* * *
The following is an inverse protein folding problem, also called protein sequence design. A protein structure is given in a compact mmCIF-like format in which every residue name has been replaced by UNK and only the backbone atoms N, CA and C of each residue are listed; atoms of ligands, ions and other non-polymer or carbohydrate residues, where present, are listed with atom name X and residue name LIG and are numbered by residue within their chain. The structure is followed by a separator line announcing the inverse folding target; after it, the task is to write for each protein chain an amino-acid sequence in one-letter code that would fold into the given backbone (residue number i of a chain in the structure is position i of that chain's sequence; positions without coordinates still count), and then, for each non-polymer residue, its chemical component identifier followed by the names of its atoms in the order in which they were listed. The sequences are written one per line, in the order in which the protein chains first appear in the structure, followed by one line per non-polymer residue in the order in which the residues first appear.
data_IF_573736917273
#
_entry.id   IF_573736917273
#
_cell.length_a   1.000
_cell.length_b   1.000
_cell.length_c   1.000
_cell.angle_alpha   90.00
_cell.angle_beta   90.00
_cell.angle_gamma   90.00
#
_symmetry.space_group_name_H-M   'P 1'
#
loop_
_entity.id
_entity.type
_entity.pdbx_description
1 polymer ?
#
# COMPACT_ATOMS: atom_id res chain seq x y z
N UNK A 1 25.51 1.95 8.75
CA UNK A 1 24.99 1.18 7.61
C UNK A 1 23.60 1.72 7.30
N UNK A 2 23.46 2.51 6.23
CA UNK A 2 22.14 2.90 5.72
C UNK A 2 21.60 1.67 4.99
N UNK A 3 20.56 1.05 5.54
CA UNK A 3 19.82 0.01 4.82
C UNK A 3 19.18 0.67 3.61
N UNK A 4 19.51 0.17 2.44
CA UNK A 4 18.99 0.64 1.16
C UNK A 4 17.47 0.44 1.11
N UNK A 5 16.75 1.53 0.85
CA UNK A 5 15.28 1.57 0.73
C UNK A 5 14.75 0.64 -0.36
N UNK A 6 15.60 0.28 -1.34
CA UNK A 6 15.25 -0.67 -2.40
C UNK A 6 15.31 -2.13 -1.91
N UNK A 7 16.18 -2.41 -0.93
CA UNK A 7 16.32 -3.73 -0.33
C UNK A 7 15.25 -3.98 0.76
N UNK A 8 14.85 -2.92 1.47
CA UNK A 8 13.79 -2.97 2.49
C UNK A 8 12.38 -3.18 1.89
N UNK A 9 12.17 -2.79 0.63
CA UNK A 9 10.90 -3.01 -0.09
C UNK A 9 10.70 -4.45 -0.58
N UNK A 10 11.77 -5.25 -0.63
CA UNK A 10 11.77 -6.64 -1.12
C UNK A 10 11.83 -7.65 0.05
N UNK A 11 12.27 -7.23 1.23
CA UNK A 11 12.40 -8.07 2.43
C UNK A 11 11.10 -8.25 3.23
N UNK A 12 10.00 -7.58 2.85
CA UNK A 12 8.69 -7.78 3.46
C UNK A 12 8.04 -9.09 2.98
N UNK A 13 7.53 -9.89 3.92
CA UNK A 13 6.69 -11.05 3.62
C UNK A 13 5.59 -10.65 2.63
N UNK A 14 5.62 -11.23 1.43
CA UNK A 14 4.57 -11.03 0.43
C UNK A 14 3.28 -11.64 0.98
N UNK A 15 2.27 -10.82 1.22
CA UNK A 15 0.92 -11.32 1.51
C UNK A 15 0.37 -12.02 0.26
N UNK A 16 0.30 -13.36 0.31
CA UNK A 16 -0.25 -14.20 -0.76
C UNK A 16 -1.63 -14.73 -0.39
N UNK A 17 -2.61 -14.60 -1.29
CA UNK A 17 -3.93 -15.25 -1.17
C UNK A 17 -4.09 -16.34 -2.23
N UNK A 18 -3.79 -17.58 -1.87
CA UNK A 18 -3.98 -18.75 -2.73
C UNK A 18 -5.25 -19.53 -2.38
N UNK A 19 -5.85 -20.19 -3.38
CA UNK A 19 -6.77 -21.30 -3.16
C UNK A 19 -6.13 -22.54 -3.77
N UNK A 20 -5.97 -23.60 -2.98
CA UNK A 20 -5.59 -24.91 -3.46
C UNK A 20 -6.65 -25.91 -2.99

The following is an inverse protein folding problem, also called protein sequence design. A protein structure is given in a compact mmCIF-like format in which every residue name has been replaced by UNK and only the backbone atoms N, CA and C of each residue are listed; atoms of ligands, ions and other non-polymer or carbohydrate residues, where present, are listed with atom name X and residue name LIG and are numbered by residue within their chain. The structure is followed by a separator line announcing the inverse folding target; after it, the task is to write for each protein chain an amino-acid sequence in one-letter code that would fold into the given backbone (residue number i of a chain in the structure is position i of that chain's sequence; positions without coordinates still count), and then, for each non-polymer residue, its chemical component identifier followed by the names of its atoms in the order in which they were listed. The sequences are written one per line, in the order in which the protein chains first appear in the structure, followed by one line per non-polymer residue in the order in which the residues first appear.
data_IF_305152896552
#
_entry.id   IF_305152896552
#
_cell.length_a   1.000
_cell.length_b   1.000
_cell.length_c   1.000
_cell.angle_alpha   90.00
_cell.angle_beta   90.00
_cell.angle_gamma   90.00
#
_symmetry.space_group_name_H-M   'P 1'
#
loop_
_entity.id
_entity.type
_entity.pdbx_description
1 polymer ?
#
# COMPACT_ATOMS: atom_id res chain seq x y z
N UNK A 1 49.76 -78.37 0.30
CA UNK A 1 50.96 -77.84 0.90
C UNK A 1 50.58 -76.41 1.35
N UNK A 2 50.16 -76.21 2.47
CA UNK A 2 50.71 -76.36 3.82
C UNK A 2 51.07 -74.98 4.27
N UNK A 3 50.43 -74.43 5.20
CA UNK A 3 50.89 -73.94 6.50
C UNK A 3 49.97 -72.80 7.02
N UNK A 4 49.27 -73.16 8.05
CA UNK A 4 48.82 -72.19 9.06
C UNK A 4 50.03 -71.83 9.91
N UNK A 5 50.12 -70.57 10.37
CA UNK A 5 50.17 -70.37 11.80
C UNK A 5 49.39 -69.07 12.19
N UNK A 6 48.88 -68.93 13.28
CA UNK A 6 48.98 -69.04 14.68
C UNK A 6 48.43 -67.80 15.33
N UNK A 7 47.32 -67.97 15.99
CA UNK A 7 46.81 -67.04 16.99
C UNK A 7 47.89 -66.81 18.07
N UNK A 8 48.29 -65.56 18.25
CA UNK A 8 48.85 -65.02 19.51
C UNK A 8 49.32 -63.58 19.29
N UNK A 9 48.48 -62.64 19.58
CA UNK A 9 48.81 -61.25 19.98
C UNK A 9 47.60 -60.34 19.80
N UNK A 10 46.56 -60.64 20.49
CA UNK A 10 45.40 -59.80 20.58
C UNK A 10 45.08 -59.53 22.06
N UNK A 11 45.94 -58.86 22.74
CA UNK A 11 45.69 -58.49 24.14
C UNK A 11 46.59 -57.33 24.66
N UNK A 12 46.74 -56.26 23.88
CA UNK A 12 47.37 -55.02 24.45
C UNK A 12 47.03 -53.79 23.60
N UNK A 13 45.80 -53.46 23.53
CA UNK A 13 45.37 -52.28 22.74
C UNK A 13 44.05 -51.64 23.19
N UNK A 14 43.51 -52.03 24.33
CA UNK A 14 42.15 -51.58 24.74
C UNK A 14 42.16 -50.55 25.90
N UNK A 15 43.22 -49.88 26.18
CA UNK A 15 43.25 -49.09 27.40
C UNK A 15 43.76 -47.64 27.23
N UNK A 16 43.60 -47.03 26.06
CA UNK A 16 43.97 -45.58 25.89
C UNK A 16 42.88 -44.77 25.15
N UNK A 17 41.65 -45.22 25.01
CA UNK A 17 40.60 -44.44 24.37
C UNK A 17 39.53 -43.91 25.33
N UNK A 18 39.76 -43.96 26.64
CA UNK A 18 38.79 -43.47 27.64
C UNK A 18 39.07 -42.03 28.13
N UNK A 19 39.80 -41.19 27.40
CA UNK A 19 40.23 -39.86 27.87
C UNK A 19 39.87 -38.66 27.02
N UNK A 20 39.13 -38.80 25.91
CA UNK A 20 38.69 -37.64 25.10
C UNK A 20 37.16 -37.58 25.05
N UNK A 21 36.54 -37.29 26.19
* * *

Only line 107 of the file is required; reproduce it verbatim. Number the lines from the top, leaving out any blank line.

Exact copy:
CA UNK A 2 50.71 -76.36 3.82